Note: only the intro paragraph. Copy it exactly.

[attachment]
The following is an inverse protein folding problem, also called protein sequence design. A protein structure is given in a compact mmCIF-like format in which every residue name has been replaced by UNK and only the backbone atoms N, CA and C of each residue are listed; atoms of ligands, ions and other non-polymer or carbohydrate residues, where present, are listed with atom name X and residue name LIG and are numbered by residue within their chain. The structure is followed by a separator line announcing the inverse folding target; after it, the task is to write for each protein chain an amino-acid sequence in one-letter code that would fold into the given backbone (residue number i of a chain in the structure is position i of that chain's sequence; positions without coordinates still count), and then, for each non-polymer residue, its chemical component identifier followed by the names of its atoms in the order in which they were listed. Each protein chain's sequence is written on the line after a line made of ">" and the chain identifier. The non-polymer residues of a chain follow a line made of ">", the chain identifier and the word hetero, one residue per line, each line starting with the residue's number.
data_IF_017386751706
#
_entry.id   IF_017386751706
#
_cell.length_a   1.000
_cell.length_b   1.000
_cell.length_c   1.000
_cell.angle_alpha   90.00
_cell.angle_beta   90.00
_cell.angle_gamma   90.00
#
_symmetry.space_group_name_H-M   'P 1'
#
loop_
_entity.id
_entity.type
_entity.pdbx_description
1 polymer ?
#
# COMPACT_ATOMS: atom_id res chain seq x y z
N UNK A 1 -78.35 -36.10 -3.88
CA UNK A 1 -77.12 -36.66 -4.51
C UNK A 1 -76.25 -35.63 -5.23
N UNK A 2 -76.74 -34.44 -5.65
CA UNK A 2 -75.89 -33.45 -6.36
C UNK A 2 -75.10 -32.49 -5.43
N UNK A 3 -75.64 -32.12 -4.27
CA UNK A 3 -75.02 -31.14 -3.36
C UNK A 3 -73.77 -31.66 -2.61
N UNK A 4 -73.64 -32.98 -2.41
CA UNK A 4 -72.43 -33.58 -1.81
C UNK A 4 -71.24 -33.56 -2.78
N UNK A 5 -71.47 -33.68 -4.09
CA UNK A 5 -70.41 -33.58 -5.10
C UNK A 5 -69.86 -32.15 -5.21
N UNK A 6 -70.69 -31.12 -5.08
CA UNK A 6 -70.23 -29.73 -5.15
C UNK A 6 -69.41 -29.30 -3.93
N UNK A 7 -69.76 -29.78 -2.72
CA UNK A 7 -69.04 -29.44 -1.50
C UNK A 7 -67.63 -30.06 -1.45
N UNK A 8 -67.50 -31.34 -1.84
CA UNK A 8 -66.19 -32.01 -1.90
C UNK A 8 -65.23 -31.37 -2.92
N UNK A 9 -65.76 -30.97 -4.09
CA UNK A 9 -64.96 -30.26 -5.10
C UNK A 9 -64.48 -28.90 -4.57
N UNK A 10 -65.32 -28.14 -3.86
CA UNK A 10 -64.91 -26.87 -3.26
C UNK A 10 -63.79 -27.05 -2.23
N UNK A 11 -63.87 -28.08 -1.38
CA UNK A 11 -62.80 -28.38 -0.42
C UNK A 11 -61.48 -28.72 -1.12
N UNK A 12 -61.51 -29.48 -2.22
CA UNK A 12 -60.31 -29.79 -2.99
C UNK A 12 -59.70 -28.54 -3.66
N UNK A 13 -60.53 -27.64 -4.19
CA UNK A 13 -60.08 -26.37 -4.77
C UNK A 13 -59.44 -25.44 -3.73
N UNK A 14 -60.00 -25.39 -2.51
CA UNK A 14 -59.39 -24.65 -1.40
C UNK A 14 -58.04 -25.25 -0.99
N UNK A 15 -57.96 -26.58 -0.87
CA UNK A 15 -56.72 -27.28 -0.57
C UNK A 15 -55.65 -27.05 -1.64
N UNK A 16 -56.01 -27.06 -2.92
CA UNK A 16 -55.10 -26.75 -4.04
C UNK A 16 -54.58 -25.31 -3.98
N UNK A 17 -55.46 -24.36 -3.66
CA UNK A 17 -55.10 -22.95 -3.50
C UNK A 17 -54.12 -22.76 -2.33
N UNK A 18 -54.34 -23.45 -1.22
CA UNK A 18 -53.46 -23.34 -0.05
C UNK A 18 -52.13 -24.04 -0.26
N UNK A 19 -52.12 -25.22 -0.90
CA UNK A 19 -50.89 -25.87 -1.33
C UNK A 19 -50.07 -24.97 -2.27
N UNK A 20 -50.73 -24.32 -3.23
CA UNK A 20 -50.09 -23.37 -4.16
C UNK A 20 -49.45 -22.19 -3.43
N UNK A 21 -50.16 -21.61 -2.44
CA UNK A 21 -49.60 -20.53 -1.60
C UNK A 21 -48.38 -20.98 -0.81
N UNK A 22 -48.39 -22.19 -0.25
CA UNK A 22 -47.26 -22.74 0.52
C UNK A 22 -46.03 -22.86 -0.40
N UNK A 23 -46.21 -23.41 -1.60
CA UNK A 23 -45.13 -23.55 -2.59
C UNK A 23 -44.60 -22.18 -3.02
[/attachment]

The following is an inverse protein folding problem, also called protein sequence design. A protein structure is given in a compact mmCIF-like format in which every residue name has been replaced by UNK and only the backbone atoms N, CA and C of each residue are listed; atoms of ligands, ions and other non-polymer or carbohydrate residues, where present, are listed with atom name X and residue name LIG and are numbered by residue within their chain. The structure is followed by a separator line announcing the inverse folding target; after it, the task is to write for each protein chain an amino-acid sequence in one-letter code that would fold into the given backbone (residue number i of a chain in the structure is position i of that chain's sequence; positions without coordinates still count), and then, for each non-polymer residue, its chemical component identifier followed by the names of its atoms in the order in which they were listed. Each protein chain's sequence is written on the line after a line made of ">" and the chain identifier. The non-polymer residues of a chain follow a line made of ">", the chain identifier and the word hetero, one residue per line, each line starting with the residue's number.